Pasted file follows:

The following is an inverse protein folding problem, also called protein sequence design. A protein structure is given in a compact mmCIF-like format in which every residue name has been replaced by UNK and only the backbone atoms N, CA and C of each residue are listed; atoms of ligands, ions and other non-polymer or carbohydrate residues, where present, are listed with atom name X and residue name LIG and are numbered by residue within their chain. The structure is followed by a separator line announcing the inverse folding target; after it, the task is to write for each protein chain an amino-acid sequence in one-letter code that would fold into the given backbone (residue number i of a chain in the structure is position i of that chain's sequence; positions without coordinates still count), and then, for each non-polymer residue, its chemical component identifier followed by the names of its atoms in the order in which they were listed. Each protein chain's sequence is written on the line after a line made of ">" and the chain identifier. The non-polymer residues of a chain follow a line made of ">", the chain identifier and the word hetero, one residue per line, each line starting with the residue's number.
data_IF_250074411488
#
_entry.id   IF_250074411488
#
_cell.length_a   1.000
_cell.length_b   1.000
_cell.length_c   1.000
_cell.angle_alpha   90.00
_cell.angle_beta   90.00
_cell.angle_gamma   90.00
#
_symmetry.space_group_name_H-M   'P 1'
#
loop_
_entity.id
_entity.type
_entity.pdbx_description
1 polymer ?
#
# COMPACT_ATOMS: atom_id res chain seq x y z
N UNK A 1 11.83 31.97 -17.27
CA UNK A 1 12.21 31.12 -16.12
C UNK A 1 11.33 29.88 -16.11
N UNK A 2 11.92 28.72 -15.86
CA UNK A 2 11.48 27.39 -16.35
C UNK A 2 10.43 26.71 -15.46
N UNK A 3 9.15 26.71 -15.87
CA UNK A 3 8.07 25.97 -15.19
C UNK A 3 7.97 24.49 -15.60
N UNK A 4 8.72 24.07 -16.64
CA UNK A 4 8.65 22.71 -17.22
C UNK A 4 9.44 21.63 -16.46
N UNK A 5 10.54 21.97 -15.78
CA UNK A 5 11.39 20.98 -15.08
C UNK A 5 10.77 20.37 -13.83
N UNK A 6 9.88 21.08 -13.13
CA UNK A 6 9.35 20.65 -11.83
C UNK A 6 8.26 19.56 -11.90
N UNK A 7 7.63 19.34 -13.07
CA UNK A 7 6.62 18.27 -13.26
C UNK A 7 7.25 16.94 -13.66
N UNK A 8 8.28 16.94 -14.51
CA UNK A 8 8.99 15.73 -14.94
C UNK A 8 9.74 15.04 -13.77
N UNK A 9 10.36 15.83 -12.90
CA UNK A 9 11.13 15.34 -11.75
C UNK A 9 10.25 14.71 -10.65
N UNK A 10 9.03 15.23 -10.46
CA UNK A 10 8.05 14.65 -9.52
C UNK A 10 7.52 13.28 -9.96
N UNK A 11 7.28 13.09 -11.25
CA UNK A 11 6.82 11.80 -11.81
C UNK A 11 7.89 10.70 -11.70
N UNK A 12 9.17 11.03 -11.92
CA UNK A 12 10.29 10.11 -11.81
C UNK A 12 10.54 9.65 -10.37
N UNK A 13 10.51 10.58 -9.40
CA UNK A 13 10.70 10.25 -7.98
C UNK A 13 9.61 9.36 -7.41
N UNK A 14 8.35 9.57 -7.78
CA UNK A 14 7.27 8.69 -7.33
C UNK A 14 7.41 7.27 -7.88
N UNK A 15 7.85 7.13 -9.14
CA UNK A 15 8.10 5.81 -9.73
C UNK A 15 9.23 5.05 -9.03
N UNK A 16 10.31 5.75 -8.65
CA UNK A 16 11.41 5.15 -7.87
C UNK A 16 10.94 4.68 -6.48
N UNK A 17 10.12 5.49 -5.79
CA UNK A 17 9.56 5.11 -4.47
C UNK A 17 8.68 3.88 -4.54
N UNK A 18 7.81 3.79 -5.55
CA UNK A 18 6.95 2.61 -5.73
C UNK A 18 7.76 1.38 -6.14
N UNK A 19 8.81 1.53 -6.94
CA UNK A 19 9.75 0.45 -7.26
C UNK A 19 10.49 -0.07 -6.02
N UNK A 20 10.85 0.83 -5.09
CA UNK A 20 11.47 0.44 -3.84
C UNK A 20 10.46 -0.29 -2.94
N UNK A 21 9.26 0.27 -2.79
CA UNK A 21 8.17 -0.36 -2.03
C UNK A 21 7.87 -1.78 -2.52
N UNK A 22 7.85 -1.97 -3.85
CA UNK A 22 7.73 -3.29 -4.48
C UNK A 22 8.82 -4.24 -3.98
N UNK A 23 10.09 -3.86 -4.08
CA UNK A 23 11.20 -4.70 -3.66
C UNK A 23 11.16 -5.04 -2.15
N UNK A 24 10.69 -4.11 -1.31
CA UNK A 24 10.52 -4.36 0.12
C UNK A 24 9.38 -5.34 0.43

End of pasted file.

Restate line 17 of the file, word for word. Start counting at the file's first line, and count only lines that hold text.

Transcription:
_entity.type